A: I am actually very pleased about it. There are two different things I think are contributing to that. The first is that periodically a case captures the public’s attention and focuses people on how devastating sepsis can be. Recently, there was the death of a child in New York that spawned a lot of work there and because this was such a young person, the public, of course, was stunned. The other factor is that the demographics are working in favor of greater public awareness. As the population ages and this disease becomes more and more of a public health burden, there has been more focus on what we can do to better treat this patient population to prevent progression of sepsis and the associated escalating costs. So, to some extent, public regulatory agencies have started to make sepsis a focus of attention. It has been very gratifying to be doing this work as that has started to occur.

Q: It was recently announced that hospitals in New York will be required to adopt specific sepsis guidelines. What is your opinion in general about legislation requiring specific clinical guidelines for any clinical condition?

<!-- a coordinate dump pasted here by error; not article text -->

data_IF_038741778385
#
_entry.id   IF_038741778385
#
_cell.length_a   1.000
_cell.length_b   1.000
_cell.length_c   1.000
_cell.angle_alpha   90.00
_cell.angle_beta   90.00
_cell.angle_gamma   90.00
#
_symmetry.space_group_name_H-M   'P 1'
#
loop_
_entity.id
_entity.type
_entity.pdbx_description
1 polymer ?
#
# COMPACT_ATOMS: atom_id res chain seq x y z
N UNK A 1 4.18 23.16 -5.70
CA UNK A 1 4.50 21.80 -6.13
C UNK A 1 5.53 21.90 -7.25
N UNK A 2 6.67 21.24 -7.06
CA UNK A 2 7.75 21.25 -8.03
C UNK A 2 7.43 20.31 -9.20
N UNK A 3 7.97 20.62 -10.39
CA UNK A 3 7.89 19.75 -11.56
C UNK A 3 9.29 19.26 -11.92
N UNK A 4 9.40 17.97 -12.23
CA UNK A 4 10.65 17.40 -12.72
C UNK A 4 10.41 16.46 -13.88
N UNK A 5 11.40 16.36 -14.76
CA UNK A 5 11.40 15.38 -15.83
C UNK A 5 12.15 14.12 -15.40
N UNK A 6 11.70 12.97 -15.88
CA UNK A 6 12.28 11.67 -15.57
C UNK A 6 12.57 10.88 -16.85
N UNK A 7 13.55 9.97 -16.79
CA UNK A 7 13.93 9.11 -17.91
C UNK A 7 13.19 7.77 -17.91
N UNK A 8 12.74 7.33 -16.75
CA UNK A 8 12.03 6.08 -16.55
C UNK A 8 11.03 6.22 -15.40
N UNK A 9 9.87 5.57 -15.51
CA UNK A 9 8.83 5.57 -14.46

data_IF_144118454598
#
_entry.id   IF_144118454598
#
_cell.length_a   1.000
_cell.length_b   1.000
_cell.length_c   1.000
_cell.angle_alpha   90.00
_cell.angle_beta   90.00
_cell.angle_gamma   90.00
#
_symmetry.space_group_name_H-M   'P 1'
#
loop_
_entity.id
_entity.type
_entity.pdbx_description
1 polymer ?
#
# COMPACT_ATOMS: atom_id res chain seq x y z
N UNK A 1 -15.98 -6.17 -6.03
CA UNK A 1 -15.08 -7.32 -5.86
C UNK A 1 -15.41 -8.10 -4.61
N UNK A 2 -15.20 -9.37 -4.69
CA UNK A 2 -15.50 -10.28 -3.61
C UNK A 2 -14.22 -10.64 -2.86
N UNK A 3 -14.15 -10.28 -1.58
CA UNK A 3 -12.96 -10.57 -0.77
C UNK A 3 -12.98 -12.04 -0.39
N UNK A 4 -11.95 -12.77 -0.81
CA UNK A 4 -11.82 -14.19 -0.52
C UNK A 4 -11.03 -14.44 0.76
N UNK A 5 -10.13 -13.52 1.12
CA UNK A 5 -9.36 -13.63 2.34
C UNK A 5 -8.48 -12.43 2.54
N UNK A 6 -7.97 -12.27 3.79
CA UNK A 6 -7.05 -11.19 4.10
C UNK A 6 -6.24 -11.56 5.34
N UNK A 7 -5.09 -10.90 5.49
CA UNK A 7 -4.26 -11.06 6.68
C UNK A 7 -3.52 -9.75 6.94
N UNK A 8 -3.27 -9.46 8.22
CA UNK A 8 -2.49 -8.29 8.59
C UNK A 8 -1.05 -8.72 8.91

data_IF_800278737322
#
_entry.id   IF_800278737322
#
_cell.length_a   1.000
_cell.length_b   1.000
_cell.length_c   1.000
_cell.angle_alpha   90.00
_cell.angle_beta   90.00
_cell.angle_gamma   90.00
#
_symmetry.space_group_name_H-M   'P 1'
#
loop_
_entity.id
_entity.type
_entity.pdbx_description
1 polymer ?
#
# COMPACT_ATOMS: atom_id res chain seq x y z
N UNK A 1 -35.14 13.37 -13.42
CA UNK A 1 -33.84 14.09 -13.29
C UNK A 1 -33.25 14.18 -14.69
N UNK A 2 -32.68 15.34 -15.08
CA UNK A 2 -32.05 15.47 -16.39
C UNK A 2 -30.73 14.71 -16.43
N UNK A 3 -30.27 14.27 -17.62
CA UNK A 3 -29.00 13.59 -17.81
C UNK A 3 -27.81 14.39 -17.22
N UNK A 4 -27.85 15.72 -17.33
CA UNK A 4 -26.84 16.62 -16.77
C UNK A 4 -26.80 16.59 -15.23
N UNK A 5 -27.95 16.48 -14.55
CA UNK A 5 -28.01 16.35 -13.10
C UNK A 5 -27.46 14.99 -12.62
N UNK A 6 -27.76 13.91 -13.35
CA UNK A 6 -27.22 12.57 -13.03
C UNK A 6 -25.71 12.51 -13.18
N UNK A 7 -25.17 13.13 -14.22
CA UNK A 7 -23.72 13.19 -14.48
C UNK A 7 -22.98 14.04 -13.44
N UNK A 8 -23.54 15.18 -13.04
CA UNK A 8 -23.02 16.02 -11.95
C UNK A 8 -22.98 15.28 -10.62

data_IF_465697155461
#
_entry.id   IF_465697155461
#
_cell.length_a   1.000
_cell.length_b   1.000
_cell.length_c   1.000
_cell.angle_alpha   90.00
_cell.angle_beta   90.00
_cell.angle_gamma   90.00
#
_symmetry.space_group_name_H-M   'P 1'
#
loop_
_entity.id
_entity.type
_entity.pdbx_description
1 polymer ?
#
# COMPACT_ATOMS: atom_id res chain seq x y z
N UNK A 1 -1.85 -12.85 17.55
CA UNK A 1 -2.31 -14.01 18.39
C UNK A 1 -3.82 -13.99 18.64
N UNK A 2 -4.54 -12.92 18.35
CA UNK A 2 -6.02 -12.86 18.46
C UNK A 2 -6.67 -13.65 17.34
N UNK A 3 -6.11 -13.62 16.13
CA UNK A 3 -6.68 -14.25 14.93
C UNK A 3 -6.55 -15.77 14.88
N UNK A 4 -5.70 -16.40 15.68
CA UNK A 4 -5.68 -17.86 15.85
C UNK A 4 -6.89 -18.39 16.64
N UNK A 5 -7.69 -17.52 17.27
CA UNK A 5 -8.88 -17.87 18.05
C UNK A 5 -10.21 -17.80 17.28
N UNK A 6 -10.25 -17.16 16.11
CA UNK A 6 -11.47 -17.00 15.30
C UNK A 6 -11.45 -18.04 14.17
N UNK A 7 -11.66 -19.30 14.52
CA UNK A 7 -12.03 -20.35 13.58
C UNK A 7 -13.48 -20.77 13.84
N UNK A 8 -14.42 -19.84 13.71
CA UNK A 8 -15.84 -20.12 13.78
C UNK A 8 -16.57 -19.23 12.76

A: I think all of us in health care and quality improvement struggle with how much can get done by regulation and how much gets done just through the creativity of frontline teams putting energy into solving problems. Without going into any detail on the New York strategy, it does require a plan of care and screening for patients with sepsis and that is one of the rudimentary aspects of treating patients with this diagnosis. So, I am in favor of basic public health measures that I think are helpful in this case. It may serve as a template for other states to follow.

Q: You’ve been working on the Surviving Sepsis Campaign for a number of years and your advice was invaluable when IHI updated our information on the Severe Sepsis Bundles this year. What keeps you passionate about this issue?

A: It’s been gratifying to watch certain institutions have remarkable success. A paper published recently in the American Journal of Respiratory and Critical Care describes the Intermountain Healthcare experience with sepsis. Intermountain has been a champion and leader in this particular area and they have achieved something that, for a health care system, is truly remarkable: 85 percent compliance with Sepsis Bundles and mortality rates that are less than 10 percent. Knowing those numbers and knowing the quality of work that institution does, I use this as an example of what is possible if we drive providers across the country to get to that level of compliance [with the Sepsis Bundles]. My challenge is to keep people motivated and interested to do that.